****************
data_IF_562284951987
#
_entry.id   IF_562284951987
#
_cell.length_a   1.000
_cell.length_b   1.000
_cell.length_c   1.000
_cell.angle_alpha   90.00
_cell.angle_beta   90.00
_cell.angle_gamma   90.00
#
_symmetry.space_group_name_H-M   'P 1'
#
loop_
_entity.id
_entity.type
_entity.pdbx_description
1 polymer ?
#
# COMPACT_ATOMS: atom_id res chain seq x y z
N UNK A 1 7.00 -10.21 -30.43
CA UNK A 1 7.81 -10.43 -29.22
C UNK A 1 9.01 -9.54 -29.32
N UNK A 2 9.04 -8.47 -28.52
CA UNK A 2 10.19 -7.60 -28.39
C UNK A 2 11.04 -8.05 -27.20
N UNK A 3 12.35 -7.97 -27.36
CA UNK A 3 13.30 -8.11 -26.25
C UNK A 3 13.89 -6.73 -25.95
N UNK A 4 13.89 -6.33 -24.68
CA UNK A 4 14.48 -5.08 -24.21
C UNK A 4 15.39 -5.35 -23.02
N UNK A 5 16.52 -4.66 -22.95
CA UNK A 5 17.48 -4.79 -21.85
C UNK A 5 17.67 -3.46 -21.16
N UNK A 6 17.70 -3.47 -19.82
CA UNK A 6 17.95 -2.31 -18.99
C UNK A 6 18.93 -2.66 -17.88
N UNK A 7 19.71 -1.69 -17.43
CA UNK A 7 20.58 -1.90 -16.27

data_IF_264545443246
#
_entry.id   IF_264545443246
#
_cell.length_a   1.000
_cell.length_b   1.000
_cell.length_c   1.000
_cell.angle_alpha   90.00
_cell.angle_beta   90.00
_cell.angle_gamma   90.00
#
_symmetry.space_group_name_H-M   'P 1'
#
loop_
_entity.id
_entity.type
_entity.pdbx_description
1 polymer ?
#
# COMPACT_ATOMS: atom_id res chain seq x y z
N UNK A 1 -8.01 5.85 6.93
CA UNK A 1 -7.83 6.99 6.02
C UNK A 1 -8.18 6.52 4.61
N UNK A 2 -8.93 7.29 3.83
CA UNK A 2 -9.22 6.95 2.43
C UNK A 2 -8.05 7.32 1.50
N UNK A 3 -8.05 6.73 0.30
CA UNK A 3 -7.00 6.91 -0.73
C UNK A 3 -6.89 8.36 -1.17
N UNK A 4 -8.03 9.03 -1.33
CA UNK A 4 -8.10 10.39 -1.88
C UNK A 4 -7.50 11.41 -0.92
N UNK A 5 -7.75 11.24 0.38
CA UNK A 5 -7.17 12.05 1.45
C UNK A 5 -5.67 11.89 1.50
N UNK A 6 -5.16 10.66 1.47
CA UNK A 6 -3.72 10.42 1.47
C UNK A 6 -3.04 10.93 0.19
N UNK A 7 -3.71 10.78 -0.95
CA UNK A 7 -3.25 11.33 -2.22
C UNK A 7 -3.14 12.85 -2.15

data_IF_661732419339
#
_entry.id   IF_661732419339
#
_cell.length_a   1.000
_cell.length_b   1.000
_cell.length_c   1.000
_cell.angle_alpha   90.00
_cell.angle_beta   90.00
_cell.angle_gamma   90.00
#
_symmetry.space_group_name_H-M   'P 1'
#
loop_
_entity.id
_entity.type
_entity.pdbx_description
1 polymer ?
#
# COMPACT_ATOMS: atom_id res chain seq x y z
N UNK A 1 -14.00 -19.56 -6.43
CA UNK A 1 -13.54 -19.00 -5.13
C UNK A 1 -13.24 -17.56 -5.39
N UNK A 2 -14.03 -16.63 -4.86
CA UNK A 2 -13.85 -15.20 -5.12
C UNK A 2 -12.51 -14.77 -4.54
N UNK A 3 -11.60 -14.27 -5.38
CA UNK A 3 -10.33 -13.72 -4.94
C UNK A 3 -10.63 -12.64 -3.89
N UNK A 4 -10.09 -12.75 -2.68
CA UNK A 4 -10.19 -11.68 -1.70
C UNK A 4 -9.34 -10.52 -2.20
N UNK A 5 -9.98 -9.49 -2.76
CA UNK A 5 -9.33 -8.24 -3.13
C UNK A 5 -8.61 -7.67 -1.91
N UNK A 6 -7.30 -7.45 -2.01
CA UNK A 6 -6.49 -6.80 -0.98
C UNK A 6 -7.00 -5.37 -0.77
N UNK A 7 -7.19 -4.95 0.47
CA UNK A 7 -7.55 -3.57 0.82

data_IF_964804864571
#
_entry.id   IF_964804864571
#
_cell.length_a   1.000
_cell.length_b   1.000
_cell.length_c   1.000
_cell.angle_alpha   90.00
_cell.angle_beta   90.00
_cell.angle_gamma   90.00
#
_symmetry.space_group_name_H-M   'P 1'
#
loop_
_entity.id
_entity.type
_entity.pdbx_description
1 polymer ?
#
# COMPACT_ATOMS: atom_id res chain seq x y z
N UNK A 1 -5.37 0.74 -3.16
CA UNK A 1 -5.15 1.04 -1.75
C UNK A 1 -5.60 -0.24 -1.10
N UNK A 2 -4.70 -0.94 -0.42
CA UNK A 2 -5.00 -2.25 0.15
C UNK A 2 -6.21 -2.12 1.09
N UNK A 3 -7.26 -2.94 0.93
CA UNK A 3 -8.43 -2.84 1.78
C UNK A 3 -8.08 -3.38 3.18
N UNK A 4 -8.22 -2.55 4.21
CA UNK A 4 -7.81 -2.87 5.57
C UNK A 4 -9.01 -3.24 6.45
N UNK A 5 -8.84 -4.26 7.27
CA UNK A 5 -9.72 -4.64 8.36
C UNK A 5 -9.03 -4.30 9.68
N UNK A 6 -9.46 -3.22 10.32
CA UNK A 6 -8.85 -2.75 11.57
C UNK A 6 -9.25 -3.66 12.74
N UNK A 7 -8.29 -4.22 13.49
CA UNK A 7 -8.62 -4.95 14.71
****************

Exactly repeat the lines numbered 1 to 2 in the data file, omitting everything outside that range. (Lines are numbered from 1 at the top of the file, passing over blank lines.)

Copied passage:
data_IF_562284951987
#